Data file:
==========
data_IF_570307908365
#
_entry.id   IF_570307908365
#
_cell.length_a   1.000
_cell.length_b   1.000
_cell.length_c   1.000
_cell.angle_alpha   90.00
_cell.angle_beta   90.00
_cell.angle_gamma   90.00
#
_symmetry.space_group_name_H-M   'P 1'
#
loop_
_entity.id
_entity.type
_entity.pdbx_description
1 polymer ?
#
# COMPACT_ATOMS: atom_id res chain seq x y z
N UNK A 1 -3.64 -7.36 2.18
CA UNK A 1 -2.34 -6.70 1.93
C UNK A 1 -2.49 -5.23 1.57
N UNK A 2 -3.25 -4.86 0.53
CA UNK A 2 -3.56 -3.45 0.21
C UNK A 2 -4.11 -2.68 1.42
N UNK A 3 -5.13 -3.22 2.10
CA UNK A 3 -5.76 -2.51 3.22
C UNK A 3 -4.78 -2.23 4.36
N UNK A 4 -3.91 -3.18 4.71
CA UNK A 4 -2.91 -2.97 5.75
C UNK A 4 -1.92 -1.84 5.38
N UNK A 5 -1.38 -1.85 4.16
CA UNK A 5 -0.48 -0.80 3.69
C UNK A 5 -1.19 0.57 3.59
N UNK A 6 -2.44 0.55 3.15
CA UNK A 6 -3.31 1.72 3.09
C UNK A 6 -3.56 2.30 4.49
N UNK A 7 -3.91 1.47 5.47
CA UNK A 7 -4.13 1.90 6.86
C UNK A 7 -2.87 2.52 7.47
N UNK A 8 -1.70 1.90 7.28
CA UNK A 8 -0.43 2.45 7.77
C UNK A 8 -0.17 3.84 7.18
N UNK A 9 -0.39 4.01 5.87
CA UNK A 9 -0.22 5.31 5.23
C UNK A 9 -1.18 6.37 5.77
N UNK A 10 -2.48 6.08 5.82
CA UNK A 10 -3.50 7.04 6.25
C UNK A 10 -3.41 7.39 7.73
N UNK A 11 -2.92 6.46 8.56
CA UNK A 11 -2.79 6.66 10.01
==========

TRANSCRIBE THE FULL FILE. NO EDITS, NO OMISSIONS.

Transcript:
data_IF_570307908365
#
_entry.id   IF_570307908365
#
_cell.length_a   1.000
_cell.length_b   1.000
_cell.length_c   1.000
_cell.angle_alpha   90.00
_cell.angle_beta   90.00
_cell.angle_gamma   90.00
#
_symmetry.space_group_name_H-M   'P 1'
#
loop_
_entity.id
_entity.type
_entity.pdbx_description
1 polymer ?
#
# COMPACT_ATOMS: atom_id res chain seq x y z
N UNK A 1 -3.64 -7.36 2.18
CA UNK A 1 -2.34 -6.70 1.93
C UNK A 1 -2.49 -5.23 1.57
N UNK A 2 -3.25 -4.86 0.53
CA UNK A 2 -3.56 -3.45 0.21
C UNK A 2 -4.11 -2.68 1.42
N UNK A 3 -5.13 -3.22 2.10
CA UNK A 3 -5.76 -2.51 3.22
C UNK A 3 -4.78 -2.23 4.36
N UNK A 4 -3.91 -3.18 4.71
CA UNK A 4 -2.91 -2.97 5.75
C UNK A 4 -1.92 -1.84 5.38
N UNK A 5 -1.38 -1.85 4.16
CA UNK A 5 -0.48 -0.80 3.69
C UNK A 5 -1.19 0.57 3.59
N UNK A 6 -2.44 0.55 3.15
CA UNK A 6 -3.31 1.72 3.09
C UNK A 6 -3.56 2.30 4.49
N UNK A 7 -3.91 1.47 5.47
CA UNK A 7 -4.13 1.90 6.86
C UNK A 7 -2.87 2.52 7.47
N UNK A 8 -1.70 1.90 7.28
CA UNK A 8 -0.43 2.45 7.77
C UNK A 8 -0.17 3.84 7.18
N UNK A 9 -0.39 4.01 5.87
CA UNK A 9 -0.22 5.31 5.23
C UNK A 9 -1.18 6.37 5.77
N UNK A 10 -2.48 6.08 5.82
CA UNK A 10 -3.50 7.04 6.25
C UNK A 10 -3.41 7.39 7.73
N UNK A 11 -2.92 6.46 8.56
CA UNK A 11 -2.79 6.66 10.01